There is a game on Facebook currently that involves posting a profile picture from ten years ago with a current profile photo. From what I can tell, the accompanying narrative involves a consideration of "how well you have aged."
This morning I looked through my profile photos and found the first one I posted in 2007.
I don't have a lot of great face shots from the last few months but I did take this selfie a day ago that can be a decent point of comparison, even though I was right out of the shower and generally my hair does look a tad bit better than how it looks in this picture.
So, Facebook, you ask how well have I aged?
I need glasses to read now, I have more grey hair, more wrinkles, my skin is thinner and looser, and while I weigh about the same, my body composition is surely different and the rate at which my body recovers from activity has changed. Without a doubt, anyone with eyes to see can observe for themselves the visible signs of physical aging I am describing. And look, I moisturize, take my vitamins, exercise, meditate, eat reasonably well and still, my physical body is changing. I am okay with the changes so far.
What I am not sure the photos capture is the inner work of aging well.
I have been lucky to be mentored by wise women since I was a teenager. From counselors and college professors, to 12-step sponsors, friends, students, and colleagues, I have always had friends both older and younger than me. One of my mentors once told me that "Aging gracefully does not happen by itself. If you want to age gracefully, Christina, you will have to work at it."
We live an a culture obsessed with appearances. Of course, this statement is not news to anyone reading this blog. My point is that a zillion times a day, not only are we bombarded with images of beauty that are generally white, young, thin, able-bodied, etc., we are also battered with the message that beauty and appearances are things in which we should invest our time, money, energy and attention. A question such as "How well have you aged?" is resting in a context of youth-centric, appearance-based values, as if continuing to look young, and therefore beautiful, means we are somehow succeeding at the process of aging.
Truth be told, I find that culturally-sanctioned premise shallow and uninteresting. And yet, because of the prevalence of such messages, it seems to me that we do have to "work" a bit on aging gracefully,
A few years ago, I decided not to color my hair as it was becoming streaked with grey and silver because it seemed to me that built into the mechanisms of physical aging are reminders of mortality. Personally, I want a reminder that I do not have all the time in the world to live my life. I want a daily reminder that time is passing and I want to make use of the time I have to live authentically. From grey hair to wrinkles to crepey skin (which I didn't even know was a thing to look forward to until a few years ago!) our bodies are reminding us that they are going to go.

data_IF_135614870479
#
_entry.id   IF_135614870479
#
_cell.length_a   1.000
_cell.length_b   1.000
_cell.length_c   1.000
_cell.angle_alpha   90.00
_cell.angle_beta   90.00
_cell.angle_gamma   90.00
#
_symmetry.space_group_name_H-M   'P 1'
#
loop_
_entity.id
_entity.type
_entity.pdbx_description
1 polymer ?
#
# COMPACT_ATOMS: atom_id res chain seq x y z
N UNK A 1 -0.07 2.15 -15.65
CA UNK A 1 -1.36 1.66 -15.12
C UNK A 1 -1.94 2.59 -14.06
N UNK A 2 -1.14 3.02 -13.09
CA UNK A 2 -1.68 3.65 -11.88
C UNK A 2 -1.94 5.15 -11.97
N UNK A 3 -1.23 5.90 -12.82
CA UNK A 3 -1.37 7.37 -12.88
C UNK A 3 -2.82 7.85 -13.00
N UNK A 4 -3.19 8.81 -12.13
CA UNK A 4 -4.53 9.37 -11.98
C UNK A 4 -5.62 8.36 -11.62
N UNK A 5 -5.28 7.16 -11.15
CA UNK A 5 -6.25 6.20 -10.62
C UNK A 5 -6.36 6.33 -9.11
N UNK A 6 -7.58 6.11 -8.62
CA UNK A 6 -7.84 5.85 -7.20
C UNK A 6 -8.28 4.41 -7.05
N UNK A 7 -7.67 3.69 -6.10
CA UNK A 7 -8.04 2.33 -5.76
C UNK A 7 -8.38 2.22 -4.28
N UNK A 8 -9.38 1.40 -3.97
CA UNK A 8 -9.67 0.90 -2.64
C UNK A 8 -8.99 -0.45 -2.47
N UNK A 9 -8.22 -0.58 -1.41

Conventional thinking on aging seems to fall into two primary categories, from what I observe. One strategy that many try is to hide all signs of aging, to ignore the inevitability of aging and death and to, in a variety of ways, shake one's fist at fate saying, "Aging, you won't get me!" The second orientation seems to be a type of resignation that blames aging for an inevitable decline in vitality, capacity, etc.
Aging gracefully, for me, is some kind of middle ground between these two extremes of conventional thinking. The middle ground I seek- and that I witnessed in my many wise mentors over the years- acknowledges the necessary changes and losses that time has brought and will continue to bring, while developing a deeper understanding of Life and Self. For me, how well I am aging, has more to do with who I am growing into and giving expression to, than how youthful I appear. From a yoga perspective, that the body is going to go, is not bad news because the teachings remind us that our spiritual essence, our truest nature, continues after the body dies. Aging gracefully, for me, rests on the promise that I can deepen my connection to that essence and live in an expanding relationship to what is deepest and truest within me.
And look, I don't mean to get too lofty about it. I am just saying that in the twelve years between the two pictures I shared, I have grown a lot. My life didn't get better in twelve years; my life got different. I stopped asking "Who do I want to be?" and setting external goals to improve myself. I started asking, "Who am I?" and found ways to let myself be who I actually am, rather than who I think I should be or who I think others think I should be.
In a lot of ways, on the surface I am a bit less together than I used to be. On the inside, however, I feel like myself more of the time. I am more spacious with the wholeness of who I am-- a caring, compassionate, full-of-fire, opinionated, outspoken, anxious, joyful, funny, and suspicious, etc. person full of flaws and gifts in equal measure. I am quicker to forgive myself and others. I have learned how to ask for forgiveness when I make mistakes and hurt other people. I feel more loving more of the time. I feel loved more of the time. I also stopped worrying when I didn't feel loved or loving, trusting in what is deeper than the inevitable ebbs and flows of my emotional life.
So I have more wrinkles and more grey hair. My body is aging. And my perspectives are maturing and expanding. All in all, a pretty good trade so far.
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"There is a light that shines beyond all things on Earth, beyond us all, beyond the heaven, beyond the highest, the very highest heavens. This is the light that shines in our heart."